Kim said that after reviewing test results and other medical reports, he couldn’t find any pathology that would explain Scott’s abdominal pain. He attributed it to being a possible symptom of withdrawal from hydrocodone.
The jury also heard about 40 minutes of testimony from Dr. Joseph Gnoyski, who treated Scott for lower back pain with prescription narcotics, which included morphine and hydrocodone starting in February 2010.
He said Scott told him he had suffered back pain for 17 years from a paratrooping accident and from an earlier football injury. But Gnoyski said Scott told him the pain had grown much worse in February, following an automobile accident.
Gnoyski said Scott described his pain as a “10 out of 10” after the auto accident and said he couldn’t function. He said Scott described the pain as if someone hit him with a baseball bat.
Gnoyski said he ordered an MRI for Scott and found Scott had a broken back, an unstable spine and a ruptured disk. Gnoyski said that after discussing various treatment options, Scott didn’t want surgery because it wasn’t guaranteed to be successful and had a number of risks, including the possibility for an increase in pain.
Gnoyski said he saw Scott seven times. Initially, he didn’t follow the treatment, Gnoyski said, but midway through the treatment, Scott began complying with his doctor’s orders.
Gnoyski said Scott’s final visit with him was an informal visit in a hallway on July 1. Scott seemed to be groggy and had stumbled a couple of times, the doctor said.
“After 40 to 50 paces, he regained his composure. I had thought he might not have used his meds appropriately,” Gnoyski said. “My last dealing was to try to get him into my office.”
Gnoyski testified he didn’t think Scott was a drug seeker.
“This guy works out every day. It’s not like he is seeking a buzz just to lie around,” Gnoyski said. “... I don’t believe this man was trying to get a buzz ... It just doesn’t mesh with his character.”
He said Scott was a high-level athletic performer, similar to an acrobat who might be in a Cirque du Soleil show on the Las Vegas Strip.
“I have a lot of respect for him,” Gnoyski said.
Gnoyski said there is a difference between someone who is an addict and someone who seems to be an addict who needs drugs for pain. But someone who seems to be an addict will begin to cut back on their medication once they begin to manage that pain.
Gnoyski said when he saw Scott act in a groggy manner, “it wasn’t like he was out of control, that he was going crazy.” He said he seemed to be functional.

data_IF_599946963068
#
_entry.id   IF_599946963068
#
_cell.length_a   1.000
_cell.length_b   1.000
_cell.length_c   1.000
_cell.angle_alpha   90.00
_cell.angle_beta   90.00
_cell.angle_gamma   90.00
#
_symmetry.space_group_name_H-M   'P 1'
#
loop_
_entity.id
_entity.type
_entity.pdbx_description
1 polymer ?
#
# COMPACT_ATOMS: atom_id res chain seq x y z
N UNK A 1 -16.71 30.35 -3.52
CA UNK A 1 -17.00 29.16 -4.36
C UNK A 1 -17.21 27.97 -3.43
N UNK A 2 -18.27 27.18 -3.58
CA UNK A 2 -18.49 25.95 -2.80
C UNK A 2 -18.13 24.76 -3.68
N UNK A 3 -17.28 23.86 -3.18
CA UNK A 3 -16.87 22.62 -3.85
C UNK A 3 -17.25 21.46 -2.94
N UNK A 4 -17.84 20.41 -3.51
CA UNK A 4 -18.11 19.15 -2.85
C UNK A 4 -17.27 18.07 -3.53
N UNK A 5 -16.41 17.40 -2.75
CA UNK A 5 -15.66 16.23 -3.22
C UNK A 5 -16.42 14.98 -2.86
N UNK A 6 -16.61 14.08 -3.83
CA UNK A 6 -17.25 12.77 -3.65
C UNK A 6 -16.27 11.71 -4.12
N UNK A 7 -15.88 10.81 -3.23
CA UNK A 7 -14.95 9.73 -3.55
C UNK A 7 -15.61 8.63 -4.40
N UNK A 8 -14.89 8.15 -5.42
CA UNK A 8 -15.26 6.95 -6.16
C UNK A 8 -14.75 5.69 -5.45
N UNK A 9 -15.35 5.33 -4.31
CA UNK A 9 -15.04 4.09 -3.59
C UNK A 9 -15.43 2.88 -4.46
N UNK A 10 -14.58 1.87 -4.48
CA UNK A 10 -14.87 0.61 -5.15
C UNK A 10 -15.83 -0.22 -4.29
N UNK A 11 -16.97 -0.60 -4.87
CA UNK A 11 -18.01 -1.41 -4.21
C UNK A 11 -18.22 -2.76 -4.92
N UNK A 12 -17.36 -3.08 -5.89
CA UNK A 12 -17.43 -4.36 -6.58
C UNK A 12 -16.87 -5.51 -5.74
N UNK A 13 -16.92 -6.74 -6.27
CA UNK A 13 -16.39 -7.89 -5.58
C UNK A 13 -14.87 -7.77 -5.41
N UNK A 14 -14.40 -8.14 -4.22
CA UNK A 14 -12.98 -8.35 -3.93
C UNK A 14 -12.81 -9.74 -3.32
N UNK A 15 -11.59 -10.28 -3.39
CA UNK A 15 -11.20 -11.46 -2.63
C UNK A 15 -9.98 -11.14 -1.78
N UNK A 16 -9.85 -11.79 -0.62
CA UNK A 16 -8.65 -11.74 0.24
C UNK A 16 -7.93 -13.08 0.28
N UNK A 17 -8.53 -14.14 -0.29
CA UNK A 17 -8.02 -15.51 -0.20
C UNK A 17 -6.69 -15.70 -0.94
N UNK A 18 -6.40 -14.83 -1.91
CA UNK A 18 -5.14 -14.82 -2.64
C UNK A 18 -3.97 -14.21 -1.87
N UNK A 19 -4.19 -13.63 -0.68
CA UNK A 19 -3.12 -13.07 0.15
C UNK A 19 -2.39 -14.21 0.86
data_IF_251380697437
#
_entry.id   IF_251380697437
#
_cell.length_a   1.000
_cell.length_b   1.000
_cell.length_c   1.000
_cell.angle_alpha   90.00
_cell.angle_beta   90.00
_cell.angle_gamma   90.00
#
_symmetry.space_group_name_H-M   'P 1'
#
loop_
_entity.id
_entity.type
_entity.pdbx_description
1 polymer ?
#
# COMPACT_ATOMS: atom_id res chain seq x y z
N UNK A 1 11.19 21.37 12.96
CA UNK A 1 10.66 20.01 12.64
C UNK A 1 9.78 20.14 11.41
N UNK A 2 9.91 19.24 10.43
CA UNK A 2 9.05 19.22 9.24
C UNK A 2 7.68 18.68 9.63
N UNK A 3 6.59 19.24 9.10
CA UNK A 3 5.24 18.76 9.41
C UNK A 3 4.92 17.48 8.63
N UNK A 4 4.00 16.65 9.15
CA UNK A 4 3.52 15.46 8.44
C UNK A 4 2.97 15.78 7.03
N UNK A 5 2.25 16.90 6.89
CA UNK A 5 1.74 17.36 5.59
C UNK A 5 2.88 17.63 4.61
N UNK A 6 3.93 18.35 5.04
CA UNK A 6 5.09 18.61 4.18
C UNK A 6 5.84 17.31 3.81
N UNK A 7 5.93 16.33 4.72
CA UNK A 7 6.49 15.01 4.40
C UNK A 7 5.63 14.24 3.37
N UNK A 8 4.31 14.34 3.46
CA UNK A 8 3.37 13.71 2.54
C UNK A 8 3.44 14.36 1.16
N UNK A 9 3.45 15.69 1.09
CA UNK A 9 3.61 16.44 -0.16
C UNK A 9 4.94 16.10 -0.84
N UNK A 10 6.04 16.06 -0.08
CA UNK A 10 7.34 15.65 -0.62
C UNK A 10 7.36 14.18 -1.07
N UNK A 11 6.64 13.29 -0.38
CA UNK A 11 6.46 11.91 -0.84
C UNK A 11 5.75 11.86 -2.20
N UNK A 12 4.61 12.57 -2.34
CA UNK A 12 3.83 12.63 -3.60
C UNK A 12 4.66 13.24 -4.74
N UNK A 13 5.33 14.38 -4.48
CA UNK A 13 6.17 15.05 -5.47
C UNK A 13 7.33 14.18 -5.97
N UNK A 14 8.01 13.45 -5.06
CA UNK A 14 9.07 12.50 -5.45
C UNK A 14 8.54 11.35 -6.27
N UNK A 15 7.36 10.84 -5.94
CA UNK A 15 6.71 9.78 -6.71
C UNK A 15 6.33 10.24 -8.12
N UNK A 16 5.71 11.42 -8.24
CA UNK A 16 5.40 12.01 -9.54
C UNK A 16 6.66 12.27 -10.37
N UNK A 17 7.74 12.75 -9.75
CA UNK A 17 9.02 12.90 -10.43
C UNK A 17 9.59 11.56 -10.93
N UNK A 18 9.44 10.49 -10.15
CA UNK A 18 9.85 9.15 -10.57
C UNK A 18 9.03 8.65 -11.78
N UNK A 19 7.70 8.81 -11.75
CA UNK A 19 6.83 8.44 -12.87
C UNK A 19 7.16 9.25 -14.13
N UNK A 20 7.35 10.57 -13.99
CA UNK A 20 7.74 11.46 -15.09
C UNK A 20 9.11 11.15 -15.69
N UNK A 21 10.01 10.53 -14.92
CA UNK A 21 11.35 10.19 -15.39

Laurent pointedly asked if Gnoyski knew if Scott was getting additional narcotics from any other source. The doctor said he didn’t know.
A report had been filed with a state task force that indicated Scott had received multiple prescriptions for narcotics from different doctors, which Laurent pointed out is a felony in Nevada.
Gnoyski said Scott had a physiological dependency to the narcotics he was taking, but that wasn’t the same as an addiction, which also includes a psychological dependency, he said.
About 2 to 5 percent of people who take such medications become addicted, he said.
Gnoyski said that over a period of time, Scott began to get better and that his pain level diminished from a “10 out of 10” to a “two out of 10” on a pain scale.
Laurent asked him if the dosage of morphine that Scott had been taking could have caused him to misunderstand directions. Gnoyski said Scott should have been able to follow directions.
Laurent also showed the jury a letter Gnoyski had drafted to cut Scott off as a patient following the informal July 1 encounter.
Gnoyski said he changed his mind and didn’t send the letter. He decided to have Scott come back into the office for treatment and reduce the amount of hydrocone he was taking and, eventually, the amount of morphine.
A jury of 11, which includes four alternates, is hearing testimony at the inquest. The proceedings are slated to run through the end of this week and possibly spill into next week.
The ACLU and Scott’s family have criticized the inquest process, calling it one-sided. Inquests are not adversarial in nature; rather, they are fact-finding procedures designed to determine the facts surrounding police officer-involved deaths.
Metro has identified the three officers involved as William Mosher, 38, who has been with the department since June 2005; Joshua Stark, 28, with the department since September 2008; and Thomas Mendiola, 23, with the department since March 2009.
The men have been on paid administrative leave since the shooting, in accordance with department policy. All three are patrol officers assigned to the Northwest Area Command.
In addition to the three officers, also expected to testify are dozens of witnesses — both shoppers and employees — who were at Costco at the time of the shooting. Scott’s girlfriend, Samantha Sterner, who was with him at the shopper’s warehouse club store, is also scheduled to take the stand.
Following the day-long inquest, Scott’s family members met briefly with their attorney, Ross Goodman. They then went outside, where Goodman talked to reporters on the east sidewalk outside the Regional Justice Center in downtown Las Vegas.
Goodman told reporters that prosecutors for the Clark County District Attorney’s Office were trying to “character assassinate” Scott.
“Erik Scott worked 60 hours a week. He was interacting with his girlfriend. He was a upstanding guy. And whatever medication that Erik was taking had no effect on him whatsoever,” Goodman said.
Asked why prosecutors were dwelling on the medication, Goodman said it was because there was no video showing that the officers shot Scott “in cold blood.”
He also dismissed as “questionable” the dramatic final testimony that jurors heard Wednesday from Kullberg.
“All I know is that in interviewing at least 20 to 25 witnesses, Erik didn’t pull a gun or point a gun at anybody,” Goodman said.
Jurors will determine whether the shooting was justifiable, excusable or criminal. Coroner’s juries do not have to be unanimous in reaching their verdict.
Proceedings are schedule to resume at 9 a.m. Thursday.